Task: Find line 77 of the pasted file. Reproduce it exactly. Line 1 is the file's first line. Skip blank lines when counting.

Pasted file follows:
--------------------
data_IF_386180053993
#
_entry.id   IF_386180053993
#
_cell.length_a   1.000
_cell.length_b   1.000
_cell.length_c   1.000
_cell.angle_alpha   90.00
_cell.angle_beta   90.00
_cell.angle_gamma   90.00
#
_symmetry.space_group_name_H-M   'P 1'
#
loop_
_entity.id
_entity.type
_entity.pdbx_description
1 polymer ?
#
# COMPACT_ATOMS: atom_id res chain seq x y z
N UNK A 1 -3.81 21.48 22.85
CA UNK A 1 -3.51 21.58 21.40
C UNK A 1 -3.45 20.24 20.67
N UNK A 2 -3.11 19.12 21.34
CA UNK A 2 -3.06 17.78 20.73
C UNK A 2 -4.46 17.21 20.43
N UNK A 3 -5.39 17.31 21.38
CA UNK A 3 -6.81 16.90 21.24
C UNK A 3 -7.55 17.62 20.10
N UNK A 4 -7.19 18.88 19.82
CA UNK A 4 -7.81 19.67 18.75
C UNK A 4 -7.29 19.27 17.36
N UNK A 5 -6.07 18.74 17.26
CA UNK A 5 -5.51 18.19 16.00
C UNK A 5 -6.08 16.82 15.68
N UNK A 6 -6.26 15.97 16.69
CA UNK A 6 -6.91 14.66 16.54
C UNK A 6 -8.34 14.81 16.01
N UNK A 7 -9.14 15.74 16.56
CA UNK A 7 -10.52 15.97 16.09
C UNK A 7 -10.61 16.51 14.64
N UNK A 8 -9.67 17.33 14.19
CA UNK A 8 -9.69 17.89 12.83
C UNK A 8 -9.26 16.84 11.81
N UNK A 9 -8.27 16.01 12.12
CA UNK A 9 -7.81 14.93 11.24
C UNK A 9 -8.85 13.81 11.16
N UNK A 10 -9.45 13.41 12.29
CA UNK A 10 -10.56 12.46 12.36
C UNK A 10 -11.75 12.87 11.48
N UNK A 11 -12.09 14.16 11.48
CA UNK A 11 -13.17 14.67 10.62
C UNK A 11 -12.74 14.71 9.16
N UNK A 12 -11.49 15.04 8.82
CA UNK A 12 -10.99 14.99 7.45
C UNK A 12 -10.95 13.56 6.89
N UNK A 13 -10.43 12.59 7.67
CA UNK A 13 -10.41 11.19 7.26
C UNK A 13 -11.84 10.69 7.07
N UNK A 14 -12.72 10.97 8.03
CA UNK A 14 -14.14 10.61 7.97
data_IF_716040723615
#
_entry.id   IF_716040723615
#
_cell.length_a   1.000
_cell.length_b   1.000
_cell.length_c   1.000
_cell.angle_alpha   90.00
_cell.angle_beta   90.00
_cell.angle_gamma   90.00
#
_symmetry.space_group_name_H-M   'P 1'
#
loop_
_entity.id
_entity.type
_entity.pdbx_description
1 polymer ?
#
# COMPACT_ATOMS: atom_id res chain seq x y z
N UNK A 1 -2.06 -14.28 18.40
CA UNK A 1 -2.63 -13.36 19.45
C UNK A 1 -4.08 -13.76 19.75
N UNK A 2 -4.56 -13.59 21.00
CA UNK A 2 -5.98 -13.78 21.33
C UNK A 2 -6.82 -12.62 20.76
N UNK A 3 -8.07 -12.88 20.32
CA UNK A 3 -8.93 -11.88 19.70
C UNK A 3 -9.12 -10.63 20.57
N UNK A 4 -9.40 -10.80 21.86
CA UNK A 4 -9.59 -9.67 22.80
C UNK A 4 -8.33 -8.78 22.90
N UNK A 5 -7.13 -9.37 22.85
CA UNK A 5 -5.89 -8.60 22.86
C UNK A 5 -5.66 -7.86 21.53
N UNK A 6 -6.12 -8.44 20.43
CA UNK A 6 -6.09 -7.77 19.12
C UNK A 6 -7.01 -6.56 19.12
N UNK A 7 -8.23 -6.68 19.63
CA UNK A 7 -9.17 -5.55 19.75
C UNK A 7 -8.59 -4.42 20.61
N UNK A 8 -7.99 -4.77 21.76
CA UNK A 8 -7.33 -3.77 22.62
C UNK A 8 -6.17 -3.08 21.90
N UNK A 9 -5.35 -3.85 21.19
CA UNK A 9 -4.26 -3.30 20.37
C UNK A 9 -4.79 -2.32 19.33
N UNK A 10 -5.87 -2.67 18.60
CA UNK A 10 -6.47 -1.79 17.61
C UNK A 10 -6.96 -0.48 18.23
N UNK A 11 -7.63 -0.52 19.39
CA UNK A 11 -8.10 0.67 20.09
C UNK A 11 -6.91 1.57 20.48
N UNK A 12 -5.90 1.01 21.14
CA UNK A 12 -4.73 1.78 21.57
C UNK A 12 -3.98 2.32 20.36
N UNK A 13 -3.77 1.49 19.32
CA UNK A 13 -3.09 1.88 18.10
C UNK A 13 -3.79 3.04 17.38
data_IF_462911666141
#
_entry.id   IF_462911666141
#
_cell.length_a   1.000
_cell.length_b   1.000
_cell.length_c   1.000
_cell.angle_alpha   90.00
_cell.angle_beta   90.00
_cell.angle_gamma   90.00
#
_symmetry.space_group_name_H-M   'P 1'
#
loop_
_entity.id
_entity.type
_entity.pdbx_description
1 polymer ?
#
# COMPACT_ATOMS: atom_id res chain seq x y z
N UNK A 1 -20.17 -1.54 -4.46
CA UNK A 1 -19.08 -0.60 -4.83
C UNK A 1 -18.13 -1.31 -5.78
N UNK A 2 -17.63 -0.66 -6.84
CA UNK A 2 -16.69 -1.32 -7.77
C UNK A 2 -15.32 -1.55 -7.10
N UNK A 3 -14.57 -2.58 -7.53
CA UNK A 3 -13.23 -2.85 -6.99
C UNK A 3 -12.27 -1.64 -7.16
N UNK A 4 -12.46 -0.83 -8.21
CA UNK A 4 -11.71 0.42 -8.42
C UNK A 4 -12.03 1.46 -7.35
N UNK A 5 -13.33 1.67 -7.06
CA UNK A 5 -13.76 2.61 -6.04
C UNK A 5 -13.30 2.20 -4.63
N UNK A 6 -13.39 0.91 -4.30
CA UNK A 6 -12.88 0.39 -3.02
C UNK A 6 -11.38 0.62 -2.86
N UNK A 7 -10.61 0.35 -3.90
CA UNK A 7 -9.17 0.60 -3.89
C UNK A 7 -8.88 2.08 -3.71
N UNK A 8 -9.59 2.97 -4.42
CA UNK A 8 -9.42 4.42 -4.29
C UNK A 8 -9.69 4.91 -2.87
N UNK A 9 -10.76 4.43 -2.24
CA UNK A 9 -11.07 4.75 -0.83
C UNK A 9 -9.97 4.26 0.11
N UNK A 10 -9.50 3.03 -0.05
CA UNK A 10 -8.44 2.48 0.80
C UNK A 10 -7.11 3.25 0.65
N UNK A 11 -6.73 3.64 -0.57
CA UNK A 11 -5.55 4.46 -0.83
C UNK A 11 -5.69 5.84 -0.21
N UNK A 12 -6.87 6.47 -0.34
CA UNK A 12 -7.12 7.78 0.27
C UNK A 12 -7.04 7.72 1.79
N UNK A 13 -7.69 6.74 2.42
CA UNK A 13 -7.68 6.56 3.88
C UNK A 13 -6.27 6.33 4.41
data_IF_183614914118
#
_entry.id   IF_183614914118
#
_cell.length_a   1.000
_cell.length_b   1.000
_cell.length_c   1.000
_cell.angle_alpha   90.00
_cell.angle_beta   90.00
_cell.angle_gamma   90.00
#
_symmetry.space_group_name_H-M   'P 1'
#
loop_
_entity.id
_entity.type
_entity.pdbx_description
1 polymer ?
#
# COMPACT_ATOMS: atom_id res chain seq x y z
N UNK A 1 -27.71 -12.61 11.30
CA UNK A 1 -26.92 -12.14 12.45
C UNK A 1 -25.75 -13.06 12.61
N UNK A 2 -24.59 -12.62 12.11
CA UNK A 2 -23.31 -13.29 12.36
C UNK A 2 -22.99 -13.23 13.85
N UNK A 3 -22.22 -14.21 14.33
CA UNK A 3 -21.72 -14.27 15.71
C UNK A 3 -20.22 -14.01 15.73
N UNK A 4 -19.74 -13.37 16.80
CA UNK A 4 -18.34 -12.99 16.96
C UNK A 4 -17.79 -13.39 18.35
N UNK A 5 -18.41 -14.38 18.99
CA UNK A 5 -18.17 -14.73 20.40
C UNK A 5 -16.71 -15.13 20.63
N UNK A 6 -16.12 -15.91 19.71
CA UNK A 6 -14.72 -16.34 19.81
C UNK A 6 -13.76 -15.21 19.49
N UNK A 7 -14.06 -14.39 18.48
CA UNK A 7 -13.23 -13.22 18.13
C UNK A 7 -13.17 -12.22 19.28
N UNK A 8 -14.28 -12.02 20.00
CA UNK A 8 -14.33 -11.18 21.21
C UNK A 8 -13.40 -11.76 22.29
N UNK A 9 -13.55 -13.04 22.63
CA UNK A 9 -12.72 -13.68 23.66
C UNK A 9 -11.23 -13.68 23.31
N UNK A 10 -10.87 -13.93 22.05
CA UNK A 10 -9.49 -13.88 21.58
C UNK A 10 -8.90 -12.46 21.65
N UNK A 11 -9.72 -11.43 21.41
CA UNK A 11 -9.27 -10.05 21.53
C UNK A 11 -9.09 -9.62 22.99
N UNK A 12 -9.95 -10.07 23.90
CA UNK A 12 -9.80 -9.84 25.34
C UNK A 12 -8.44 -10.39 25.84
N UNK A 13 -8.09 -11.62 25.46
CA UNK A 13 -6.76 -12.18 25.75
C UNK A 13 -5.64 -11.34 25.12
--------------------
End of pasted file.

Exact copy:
_entity.type